Obviously, it’s the eighteen-track genre-mashup called Dev D that has brought Amit Trivedi to the forefront of the music scene, a universe removed from composers churning out disposable Soni-mahiya pap. Dev D has its own share of Punjabi numbers, but it’s a far cry from the pop bhangra that tries to pass off as the real thing in film music. Trivedi has Labh Janjua, a singer primarily known for the chartbusting Mundian Toh Bachke Rahe and a number of stray songs in Hindi films in 2007-08, sing a rollicking bhangra number (‘Hikknaal’ ) and a song (‘Mahi Mennu’) that has two versions – a primarily vocal track, and the other a raucuous beatfest that throbs with a primal energy of its own. Shilpa Rao’s dulcet vocals glide over ‘Dhol Yaara Dhol’ ( the song apparently got Trivedi his gig with Anurag Kashyap, who in turn introduced him to Rajkumar Gupta, the director of Aamir ), and a multitude of unknown voices – Aditi Singh Sharma, Toshi, Joi, Anusha Mani – proceed to shower your aural senses with a plethora of musical wonders. Trivedi and his voice take centre-stage in some of the most entertaining songs I’ve heard in a long time – ‘Duniya’, ‘Aankh Micholi’, ‘Saali Khushi’ and ‘Nayan Tarse’ are not songs that hit your pleasure-centers immediately. They sound and feel rough, woven out of homespun cloth; the very antithesis of your typical Rahman song that evokes satin and velvety down. The beginning of ‘Duniya’ in particular is a complete assault on your average film-music mind, where Trivedi mixes the sound of an accordian ( or is that the much-maligned harmonium?) with a caterwauling chorus. The drums kick in with the frenzy of a demented 12-year old, tripped up on crystal meth. Trivedi layers his voice over and over in his own songs,  adding interesting – often debauched – counterpoints to the lines he spits out. (Note for instance, how the second disembodied voice says “Zindagi” after every line in ‘Aankh Micholi’, almost as if it’s struggling to find the correct scale to latch on to, and manages to, but just barely) Bereft of slickness, artificial sweeteners, or familiar musical cues. Raw.

It’s not as if Trivedi’s music is completely rough and earthy, far from it. The two Dev-Chanda themes, one a whistling melody backed by delicate piano tinkles, the other a playful scat with the male and female vocalists complementing each other, as a mandolin trills in the background – are examples of how ethereal the soundtrack becomes at times. The first of these themes beautifully segues into ‘Dil Mein Jaagi’ by Anusha Mani, with shades of orchestral music and the opera. Much has already been said about the two versions of the song with possibly the catchiest title of the decade, and everybody and his uncle has seen and heard the surreally-shot ‘Pardesi’. The one track that hits the pleasure centers from the first second is Shruti Pathak’s ‘Paayaliya’, its vocal percussion gelling splendidly with the veena, the song a brilliant blend of east and west.

With two films down, both with directors who seem to know exactly what they want, it’s probably too early to make a sweeping statement about Amit Trivedi’s career. So far he’s been in his comfort zone, working in close collaboration with lyricist Amitabh Bhattacharya, experimenting with fresh voices, doing his own thing. It’ll be interesting to see how his style  – if you can call it that, at this stage – evolves with his subsequent offerings. Will he sustain the manic energy in his sophomore album? A lot depends on the films he signs – I can see him carve a niche for himself with gonzo directors like Kashyap. A true test would be a Yashraj Productions film, a cinematic house that has reduced S-E-L, Vishal-Shekhar and Salim-Sulaiman to interchangeable drones.The Next Big Thing in Indian Film Music? Rahman 2.0? Only time will tell. He’s the only composer after AR Rahman who’s excited me so much ( Vishal Bharadwaj, technically, is not just a composer) and hopefully I’ll be following his career with interest in the years to come.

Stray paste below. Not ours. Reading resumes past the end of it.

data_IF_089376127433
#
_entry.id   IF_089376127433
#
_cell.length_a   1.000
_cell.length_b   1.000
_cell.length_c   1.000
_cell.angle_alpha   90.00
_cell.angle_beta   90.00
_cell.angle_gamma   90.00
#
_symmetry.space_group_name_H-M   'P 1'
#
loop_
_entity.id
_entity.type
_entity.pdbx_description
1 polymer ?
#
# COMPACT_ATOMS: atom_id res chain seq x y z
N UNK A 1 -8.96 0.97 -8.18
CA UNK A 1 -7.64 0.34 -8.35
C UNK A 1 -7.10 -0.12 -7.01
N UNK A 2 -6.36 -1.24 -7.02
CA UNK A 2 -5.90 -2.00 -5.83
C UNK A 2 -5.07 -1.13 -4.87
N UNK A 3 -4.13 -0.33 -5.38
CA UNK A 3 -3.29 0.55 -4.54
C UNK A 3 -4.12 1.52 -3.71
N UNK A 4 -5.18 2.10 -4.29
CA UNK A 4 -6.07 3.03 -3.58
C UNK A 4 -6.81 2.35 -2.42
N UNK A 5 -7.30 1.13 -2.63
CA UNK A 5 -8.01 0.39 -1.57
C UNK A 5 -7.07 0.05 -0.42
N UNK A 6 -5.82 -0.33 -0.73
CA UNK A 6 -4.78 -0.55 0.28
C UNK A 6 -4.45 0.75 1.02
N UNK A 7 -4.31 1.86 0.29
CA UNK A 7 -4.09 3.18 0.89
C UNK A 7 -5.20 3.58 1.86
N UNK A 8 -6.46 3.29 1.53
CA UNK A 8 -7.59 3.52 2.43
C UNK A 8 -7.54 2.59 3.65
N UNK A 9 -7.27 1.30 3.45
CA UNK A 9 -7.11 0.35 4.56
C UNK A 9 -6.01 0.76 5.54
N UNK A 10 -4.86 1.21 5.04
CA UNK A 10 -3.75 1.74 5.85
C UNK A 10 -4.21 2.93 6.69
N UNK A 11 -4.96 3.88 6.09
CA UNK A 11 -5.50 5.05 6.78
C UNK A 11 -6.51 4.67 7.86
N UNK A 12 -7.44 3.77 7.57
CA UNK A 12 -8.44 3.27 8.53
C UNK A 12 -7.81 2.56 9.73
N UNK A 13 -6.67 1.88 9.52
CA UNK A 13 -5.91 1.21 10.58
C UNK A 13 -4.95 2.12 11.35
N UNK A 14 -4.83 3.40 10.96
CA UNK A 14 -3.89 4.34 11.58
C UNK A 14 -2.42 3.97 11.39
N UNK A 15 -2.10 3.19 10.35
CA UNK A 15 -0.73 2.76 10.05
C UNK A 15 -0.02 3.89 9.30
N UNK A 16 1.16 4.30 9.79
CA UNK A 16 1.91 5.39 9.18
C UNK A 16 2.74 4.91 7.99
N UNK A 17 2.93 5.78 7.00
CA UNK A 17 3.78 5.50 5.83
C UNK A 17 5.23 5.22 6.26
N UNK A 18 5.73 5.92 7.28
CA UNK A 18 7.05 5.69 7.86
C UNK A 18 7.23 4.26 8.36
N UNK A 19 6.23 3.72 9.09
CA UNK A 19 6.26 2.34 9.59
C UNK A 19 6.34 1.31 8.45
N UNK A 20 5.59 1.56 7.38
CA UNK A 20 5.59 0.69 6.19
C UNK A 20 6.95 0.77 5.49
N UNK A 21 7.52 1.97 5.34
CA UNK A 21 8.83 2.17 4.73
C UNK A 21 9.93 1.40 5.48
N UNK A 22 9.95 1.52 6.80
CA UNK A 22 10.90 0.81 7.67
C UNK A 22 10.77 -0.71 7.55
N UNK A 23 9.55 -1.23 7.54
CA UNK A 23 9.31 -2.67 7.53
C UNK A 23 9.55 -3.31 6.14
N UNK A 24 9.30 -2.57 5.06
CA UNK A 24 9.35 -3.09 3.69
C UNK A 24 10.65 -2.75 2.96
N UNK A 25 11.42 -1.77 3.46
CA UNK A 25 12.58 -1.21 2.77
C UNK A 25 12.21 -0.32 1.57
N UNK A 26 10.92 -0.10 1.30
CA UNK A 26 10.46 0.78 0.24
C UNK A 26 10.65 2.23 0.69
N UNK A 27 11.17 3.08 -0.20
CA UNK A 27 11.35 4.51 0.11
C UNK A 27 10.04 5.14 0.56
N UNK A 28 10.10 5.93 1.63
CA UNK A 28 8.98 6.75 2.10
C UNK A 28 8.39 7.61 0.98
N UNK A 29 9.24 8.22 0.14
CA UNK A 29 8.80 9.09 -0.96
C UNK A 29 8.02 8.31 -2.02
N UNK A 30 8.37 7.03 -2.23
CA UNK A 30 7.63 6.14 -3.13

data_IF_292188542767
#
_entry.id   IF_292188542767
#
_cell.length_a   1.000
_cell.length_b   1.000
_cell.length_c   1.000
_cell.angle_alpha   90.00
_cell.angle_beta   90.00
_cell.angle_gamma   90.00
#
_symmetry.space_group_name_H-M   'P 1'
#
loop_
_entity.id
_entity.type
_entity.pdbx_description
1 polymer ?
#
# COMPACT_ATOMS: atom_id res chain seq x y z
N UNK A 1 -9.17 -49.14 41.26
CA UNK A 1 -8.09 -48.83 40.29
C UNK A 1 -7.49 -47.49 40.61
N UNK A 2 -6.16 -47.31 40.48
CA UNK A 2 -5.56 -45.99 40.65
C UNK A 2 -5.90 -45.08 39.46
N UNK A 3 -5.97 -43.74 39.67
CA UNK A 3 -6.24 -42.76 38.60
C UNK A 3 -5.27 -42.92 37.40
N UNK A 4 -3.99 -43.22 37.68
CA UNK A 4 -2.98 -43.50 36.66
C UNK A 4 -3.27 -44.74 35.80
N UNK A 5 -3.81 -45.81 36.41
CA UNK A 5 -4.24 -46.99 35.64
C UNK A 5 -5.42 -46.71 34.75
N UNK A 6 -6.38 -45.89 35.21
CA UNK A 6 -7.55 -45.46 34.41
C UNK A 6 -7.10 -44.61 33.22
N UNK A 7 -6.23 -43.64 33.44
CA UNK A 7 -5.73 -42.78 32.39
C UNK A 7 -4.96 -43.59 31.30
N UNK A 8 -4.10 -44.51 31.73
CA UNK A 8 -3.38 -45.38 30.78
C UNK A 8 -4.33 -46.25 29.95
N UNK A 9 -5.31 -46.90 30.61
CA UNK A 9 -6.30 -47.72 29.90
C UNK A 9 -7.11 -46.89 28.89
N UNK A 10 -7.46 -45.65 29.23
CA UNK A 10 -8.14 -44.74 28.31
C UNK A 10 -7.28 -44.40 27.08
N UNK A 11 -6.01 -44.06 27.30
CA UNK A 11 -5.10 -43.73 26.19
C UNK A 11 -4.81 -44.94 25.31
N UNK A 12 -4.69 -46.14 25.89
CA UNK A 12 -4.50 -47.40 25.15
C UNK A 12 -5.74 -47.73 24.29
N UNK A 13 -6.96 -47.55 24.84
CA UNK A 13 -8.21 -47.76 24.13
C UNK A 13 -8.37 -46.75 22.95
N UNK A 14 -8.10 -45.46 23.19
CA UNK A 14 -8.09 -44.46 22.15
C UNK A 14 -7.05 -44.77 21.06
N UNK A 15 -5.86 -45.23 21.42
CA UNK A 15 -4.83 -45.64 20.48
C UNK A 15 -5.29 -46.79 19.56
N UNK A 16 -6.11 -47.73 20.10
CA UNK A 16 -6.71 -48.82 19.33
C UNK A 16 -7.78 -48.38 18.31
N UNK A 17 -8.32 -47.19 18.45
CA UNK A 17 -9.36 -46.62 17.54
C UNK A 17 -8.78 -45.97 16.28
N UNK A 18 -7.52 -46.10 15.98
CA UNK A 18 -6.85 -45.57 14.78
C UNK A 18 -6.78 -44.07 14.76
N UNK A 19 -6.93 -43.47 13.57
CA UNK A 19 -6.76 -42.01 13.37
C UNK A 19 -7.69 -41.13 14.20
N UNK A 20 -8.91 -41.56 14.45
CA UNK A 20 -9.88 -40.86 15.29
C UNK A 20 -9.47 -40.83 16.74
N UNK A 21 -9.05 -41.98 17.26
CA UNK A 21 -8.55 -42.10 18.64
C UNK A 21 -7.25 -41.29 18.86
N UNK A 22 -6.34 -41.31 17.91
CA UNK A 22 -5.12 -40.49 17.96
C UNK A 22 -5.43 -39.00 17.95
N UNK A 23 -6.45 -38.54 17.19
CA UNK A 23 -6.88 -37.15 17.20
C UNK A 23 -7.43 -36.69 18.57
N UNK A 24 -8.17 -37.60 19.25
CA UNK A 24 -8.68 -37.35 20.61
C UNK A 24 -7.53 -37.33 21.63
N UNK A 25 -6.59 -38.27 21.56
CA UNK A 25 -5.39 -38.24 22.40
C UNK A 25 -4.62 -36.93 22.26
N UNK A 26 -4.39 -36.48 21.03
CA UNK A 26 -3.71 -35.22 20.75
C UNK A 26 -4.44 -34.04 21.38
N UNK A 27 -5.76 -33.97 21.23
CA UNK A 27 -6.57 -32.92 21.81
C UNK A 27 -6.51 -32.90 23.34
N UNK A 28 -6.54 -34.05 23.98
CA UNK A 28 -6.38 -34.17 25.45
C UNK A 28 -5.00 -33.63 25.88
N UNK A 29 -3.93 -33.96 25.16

AR Rahman, Comics, Mixtapes, Movies, Music

Of movies, blankets and mixtapes.

What really annoyed me after watcing Darna Zaroori Hai is the knowledge that RGV’s scriptwriters are so starved of scary ideas. Between this movie and its precursor, there have been five storylines involving cars on lonely roads. Hey, I know lonely roads are scary, and I understand that you guys drive to Khandala every other weekend and it’s a long frigging lonely drive, but get off it already. My point is, if you want to make a horror movie, you need to understand horror. Are you being scared by what you just wrote and translated to screen? I think you need to go out a little more, read a lot, watch a bit of Argento and Fulci and Hitchcock and Park Chan-Wook. And then maybe you will get out of this loser-level walk-up-behind-me-and-say-boo level of scriptwriting. And someone needs to take a jackhammer to Amar Mohile’s keyboards, there, that’s a horror story for you guys – loony music critic ends up with a jackhammer because the music had subliminal messages in it.

* * *

Sasi was here for all of half a day, and just because I was dying to share Blankets with someone, asked him to borrow it off me and read it in the next couple of days. I loved that book. Once upon a time, I totally hated reading autobiographies, but it’s books like Blankets that renew my faith in the fact that people can talk about themselves without laying it on too thick. The book is beautiful, romantic without being cheesy, graceful without being highbrow, poetic without being inaccessible. One of the few books this year ( Yes, I know the year isn’t even half-over yet, but I know that this statement is true, period) that I read in one sitting. And the artwork, oh my goodness, what I wouldn’t do to get ONE PAGE of Craig Thompson’s pencilled art. I had read that he was inspired not by other comic-book artists ( though there were definite Will Eisner influences on the storytelling style), but by post-Impressionist painters like Pissarro, Modigliani and Matisse, and his influences show themselves in flowing panels, full-page thoughtscapes that give me goosepimples as I read the book.